# What is the relation in terms of the integral $\int_{b}^{a}(cos( b)-cos( x))^\frac{1}{2}dx$?

I am considering the relation between the integral$$I_1=\int_{b}^{a}(cos( b)-cos( u))^\frac{1}{2}du$$ and $$I_2=\int_{b}^{a}(cos(k\cdot b)-cos(k\cdot v))^\frac{1}{2}dv$$where $a>b>0$ and $k>0$ ?

I tried to find the antiderivative but could not be found. I also changed the variable by $u=k\cdot v$, then I got $I_1=k\int_{\frac{b}{k}}^{\frac{a}{k}}(cos( b)-cos( k\cdot v))^\frac{1}{2}dv$. However, I didn't see any relation with $I_2.$

I wondering what are the relations between them. Can I use one to represent the other one?

Any help would be appreciated! Thanks!

• As long as the bounds are the same and that you face elliptic integrals ... – Claude Leibovici Apr 10 '18 at 3:19

The sum to product identity yields $$\cos(kb)-\cos(kv) = -2\sin\bigg(k\frac{b+v}{2}\bigg)\sin\bigg(k\frac{b-v}{2}\bigg)$$ this might help.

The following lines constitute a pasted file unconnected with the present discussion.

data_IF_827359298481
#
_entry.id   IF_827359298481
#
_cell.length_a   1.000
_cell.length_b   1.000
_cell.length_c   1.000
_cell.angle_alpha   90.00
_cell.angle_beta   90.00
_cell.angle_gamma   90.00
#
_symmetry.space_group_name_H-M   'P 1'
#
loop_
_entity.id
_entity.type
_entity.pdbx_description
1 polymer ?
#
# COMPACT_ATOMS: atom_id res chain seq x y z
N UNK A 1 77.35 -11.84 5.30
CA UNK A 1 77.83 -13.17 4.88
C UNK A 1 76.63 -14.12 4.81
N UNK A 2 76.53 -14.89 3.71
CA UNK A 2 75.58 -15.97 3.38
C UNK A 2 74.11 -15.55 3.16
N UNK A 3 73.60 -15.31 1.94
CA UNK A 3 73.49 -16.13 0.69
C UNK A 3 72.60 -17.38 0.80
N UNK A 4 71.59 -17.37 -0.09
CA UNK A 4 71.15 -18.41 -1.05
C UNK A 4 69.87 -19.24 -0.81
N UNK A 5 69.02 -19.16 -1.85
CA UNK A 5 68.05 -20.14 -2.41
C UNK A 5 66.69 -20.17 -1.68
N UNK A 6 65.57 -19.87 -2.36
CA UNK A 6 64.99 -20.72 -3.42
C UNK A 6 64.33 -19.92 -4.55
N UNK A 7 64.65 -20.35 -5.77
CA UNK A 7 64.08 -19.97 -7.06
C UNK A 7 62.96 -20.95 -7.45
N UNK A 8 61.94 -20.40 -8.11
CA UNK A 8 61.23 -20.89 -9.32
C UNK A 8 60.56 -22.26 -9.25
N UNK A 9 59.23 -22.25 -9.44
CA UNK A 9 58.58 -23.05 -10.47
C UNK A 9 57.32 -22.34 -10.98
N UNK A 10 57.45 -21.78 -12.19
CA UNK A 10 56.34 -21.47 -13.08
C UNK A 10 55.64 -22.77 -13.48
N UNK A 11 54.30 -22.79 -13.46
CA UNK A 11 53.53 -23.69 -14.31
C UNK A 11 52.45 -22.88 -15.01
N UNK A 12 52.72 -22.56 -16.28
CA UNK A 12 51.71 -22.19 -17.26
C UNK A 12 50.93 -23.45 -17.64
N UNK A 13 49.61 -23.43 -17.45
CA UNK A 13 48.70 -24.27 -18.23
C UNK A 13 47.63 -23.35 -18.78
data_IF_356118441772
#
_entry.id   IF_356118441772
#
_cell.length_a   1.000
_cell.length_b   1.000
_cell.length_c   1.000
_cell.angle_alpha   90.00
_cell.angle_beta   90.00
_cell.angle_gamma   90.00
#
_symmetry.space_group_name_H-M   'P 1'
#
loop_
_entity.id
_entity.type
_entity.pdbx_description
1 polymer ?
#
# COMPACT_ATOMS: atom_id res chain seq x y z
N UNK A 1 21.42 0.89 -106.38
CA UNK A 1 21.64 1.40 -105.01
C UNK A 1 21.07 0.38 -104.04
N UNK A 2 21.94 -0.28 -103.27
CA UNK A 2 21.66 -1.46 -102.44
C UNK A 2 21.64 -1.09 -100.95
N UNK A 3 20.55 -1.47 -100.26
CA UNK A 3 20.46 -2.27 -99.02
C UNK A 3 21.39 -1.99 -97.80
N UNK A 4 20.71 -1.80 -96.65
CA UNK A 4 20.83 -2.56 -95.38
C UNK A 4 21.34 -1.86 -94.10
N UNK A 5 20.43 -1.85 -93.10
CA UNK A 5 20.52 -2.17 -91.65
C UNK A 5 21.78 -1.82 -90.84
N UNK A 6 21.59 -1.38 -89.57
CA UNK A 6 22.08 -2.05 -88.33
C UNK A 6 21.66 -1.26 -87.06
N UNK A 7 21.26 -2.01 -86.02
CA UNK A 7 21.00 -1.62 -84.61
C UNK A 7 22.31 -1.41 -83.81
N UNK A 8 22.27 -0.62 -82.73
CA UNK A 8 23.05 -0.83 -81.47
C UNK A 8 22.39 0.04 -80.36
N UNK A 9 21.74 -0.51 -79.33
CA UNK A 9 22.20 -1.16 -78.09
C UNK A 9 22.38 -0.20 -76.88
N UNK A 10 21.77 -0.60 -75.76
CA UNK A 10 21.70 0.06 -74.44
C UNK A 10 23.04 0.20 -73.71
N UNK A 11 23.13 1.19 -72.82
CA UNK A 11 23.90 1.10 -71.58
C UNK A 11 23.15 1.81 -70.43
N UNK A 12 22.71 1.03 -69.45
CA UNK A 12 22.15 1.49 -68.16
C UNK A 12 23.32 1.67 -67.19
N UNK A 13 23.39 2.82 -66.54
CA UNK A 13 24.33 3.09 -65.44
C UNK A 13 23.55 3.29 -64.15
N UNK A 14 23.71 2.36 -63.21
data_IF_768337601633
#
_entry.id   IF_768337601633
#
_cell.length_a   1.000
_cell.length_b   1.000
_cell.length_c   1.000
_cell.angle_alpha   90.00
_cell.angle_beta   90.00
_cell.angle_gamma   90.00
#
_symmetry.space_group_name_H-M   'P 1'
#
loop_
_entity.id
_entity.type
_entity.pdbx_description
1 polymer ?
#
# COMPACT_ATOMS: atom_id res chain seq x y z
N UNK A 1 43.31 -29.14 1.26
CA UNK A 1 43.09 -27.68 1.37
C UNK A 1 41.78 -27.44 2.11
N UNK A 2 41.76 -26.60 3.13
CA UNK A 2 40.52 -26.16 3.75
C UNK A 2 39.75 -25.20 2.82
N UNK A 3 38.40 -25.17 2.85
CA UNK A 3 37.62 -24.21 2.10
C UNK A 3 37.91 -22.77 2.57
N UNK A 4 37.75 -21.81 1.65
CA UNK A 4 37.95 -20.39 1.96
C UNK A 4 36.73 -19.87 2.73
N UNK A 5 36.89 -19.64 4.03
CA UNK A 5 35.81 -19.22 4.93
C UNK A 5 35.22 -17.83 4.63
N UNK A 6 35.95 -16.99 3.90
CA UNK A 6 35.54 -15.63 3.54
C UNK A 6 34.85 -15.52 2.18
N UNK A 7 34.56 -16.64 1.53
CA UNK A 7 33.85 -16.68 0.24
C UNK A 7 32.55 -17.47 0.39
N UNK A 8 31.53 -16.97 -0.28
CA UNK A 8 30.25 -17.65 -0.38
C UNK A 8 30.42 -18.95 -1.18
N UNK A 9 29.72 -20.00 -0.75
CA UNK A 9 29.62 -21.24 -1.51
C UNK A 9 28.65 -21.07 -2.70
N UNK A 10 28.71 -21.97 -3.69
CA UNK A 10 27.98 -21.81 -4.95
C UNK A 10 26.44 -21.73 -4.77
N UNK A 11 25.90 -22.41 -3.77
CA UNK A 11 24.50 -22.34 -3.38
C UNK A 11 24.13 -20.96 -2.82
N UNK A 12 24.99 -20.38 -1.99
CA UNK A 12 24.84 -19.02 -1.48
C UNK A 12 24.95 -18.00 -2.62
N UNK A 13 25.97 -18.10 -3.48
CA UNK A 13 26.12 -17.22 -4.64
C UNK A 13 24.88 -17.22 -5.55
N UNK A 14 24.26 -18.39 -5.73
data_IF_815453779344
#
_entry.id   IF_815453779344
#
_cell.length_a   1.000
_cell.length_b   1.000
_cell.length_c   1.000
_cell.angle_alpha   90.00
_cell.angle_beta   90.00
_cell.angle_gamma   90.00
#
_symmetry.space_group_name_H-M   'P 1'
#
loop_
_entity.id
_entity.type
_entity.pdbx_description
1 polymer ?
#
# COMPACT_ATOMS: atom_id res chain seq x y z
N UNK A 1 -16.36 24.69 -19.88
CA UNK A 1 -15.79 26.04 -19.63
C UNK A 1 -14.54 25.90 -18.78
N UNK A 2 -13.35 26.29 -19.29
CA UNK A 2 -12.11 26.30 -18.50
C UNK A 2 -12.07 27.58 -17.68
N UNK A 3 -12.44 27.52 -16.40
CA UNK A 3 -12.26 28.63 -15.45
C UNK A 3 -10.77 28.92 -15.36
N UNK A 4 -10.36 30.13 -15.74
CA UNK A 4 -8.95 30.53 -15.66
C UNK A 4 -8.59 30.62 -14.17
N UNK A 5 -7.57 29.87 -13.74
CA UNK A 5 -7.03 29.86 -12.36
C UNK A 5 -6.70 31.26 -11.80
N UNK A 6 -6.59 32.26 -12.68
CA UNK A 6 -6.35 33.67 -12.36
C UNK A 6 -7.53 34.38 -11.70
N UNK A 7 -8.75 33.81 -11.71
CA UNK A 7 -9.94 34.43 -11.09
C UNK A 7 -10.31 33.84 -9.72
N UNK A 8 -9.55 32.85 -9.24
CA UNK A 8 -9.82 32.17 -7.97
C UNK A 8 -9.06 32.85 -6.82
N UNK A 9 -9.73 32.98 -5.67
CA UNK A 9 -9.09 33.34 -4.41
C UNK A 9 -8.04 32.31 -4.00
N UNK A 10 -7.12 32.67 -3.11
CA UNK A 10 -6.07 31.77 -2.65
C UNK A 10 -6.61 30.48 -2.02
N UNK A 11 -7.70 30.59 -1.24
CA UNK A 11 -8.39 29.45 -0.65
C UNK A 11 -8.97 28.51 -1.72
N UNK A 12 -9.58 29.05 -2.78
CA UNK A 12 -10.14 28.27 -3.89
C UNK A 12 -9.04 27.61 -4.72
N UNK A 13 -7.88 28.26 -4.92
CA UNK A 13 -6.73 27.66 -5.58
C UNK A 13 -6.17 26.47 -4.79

Even the antiderivatives are not related because of the $k$ factor in the constant term $$J_1=\int\sqrt{\cos( b)-\cos( u)}\,du$$ $$J_2=\int\sqrt{\cos(k b)-\cos(k v)}\,dv=\frac{1}{k}\int\sqrt{\cos (b k)-\cos (u)}\,du$$ Moreover, these are very difficult antiderivatives since they invoke elliptic integrals of the second kind (on purpose, I did not simplify the result) $$K=\int\sqrt{a-\cos( x)}\,dx=2\frac{ \sqrt{a-\cos (x)} }{\sqrt{\frac{a-\cos (x)}{a-1}}}E\left(\frac{x}{2}|-\frac{2}{a-1}\right)$$ (take care about the notations - these are those used by Wolfram Alpha and Mathematica)